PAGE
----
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Old 07-02-2018, 04:12 AM
 
64,532 posts, read 66,075,955 times
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Quote:
Originally Posted by SFBayBoomer View Post
For others it can be either stop working (either by retiring with a pension or just stop working by choice), live below your means for awhile (if necessary), and then file at Full Retirement Age.
i am of the opinion that if you can't take your full retirement draw day 1 while delaying than it likely is not a good idea to delay ss .

so that means having enough in assets to front yourself the money until ss kicks in or you don't have enough in assets to safely delay and it should not be an option if you are going to stop working . .

i see little advantage to living on a reduced budget through what likely are the best years you may have from 62 to fra or until 70 . i know i sure would not do it nor would i recommend anyone does that without a real good reason .

delaying works best when you simply lay out what you are not getting and then once a bigger ss check kicks in you go from living mostly on your money to living on ss money and getting a reduction in what you need to provide from your own money .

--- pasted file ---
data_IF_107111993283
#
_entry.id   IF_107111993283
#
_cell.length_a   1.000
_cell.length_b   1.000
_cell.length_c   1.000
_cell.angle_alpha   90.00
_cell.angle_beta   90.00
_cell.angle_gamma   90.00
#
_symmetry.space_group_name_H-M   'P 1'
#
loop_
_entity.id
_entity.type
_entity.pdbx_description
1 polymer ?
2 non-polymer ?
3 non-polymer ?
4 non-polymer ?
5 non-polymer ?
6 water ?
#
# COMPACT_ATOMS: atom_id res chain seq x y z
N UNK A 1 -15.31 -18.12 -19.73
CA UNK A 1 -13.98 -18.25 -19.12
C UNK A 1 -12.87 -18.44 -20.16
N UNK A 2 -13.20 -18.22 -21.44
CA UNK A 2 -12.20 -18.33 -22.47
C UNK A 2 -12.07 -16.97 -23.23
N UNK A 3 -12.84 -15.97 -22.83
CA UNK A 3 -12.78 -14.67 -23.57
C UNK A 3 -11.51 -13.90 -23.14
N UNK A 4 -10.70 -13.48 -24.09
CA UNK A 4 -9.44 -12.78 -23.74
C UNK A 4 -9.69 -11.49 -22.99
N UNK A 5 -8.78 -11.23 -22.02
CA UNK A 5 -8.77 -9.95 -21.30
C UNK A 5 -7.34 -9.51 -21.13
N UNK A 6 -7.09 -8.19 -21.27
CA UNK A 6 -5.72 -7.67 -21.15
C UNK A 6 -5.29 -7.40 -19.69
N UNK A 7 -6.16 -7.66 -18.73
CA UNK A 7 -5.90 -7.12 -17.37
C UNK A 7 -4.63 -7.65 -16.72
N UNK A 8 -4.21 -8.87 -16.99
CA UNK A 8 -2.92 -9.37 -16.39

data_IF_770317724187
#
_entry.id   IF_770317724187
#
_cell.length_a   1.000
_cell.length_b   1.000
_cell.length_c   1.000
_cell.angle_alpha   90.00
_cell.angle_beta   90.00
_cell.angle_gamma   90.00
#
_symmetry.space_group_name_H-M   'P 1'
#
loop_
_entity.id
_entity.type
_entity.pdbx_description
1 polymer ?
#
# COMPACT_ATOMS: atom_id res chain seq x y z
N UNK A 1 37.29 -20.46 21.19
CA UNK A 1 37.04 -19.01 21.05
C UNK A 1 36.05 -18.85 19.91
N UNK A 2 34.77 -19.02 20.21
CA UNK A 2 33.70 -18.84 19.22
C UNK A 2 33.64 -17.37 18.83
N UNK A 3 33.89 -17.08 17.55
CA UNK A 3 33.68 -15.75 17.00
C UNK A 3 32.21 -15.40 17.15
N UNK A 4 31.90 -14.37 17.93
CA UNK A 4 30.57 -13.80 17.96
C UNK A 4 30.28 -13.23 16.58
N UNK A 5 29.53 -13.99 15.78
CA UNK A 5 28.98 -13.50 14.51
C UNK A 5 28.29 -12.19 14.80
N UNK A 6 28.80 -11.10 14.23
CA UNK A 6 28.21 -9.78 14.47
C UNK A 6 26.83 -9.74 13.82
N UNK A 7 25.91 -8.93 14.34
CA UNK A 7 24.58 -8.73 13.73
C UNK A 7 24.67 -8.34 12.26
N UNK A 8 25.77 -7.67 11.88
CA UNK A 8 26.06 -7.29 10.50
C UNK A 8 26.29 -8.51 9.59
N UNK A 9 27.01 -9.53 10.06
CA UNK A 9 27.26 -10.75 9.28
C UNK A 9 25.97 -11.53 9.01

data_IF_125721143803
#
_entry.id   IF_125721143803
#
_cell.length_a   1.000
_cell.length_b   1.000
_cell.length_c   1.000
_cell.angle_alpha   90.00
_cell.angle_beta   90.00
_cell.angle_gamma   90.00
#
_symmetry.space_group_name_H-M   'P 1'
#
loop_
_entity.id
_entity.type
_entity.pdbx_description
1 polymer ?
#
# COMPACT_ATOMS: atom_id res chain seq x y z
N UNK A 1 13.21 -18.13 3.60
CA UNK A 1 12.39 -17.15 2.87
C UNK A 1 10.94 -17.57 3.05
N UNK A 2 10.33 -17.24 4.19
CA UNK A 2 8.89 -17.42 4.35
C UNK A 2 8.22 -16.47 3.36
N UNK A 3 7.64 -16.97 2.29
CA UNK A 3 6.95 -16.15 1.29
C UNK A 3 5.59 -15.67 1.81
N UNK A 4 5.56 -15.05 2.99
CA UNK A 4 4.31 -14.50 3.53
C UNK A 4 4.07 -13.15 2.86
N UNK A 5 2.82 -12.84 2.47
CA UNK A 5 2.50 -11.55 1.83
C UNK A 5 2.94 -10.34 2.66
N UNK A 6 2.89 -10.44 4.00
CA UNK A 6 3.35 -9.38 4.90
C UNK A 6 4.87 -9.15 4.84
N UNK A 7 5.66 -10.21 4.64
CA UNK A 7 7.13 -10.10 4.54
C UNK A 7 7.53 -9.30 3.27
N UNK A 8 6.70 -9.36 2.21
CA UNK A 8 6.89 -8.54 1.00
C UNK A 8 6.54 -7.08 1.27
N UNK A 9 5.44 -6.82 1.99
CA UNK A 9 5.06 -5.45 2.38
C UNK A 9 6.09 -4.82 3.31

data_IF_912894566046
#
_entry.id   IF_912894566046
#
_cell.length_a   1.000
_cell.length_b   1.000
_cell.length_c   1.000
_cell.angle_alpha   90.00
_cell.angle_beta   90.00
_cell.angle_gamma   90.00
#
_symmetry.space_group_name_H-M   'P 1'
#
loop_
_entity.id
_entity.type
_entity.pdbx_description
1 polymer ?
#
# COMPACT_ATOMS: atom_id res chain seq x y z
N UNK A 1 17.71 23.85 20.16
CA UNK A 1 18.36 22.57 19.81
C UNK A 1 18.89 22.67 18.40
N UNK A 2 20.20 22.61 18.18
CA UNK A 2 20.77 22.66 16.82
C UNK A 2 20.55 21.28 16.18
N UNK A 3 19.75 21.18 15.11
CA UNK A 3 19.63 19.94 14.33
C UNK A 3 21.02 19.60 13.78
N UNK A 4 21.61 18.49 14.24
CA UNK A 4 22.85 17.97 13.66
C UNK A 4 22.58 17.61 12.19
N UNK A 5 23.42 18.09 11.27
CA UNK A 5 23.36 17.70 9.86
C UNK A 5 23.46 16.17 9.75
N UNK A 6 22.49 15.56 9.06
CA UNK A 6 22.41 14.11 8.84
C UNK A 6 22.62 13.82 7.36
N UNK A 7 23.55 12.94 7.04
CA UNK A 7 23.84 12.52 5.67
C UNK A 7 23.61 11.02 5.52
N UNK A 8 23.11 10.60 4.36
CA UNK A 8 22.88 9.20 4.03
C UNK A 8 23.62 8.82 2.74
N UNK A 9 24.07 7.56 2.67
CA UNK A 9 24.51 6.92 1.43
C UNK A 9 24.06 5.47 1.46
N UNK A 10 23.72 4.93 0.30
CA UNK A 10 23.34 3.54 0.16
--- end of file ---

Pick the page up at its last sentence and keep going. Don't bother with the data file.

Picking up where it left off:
i filed at 65 and my wife 62 but i have a bumch of little gigs going on in retirement so i made to much to file earlier .
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Old 07-02-2018, 04:29 AM
 
1,935 posts, read 3,299,896 times
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Quote:
Originally Posted by Tonyafd View Post
Find jobs that guarantee pensions and don't be tempted to leave any earlier than the five years that it takes to vest. .
Sorry, but there are very few pension benefit jobs remaining, and the jobs which do still offer pensions may not offer the benefit when you retire. I am not discounting the emotional serenity a pension provides in retirement, just noting this benefit has effectively expired.

Quote:
If a company offers you the cash value of your pension, don't take it. Having that annuity for life is important. You just might live until ninety six. If you don't live until ninety six, you won't be there to care.
Do you believe your employer will still exist in 30+ years, and their pension plan will still exist, and the plan will be sufficiently funded to provide reasonable income for life?

My best advice is for workers to craft their own pension equivalent while working, to provide themselves with a steady income stream after they retire. Cash-outs, 401(k) plans, personal savings and investments, etc. All these can be used to fund your own personal pension equivalence plan.
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Old 07-02-2018, 04:36 AM
 
11,304 posts, read 5,834,479 times
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Quote: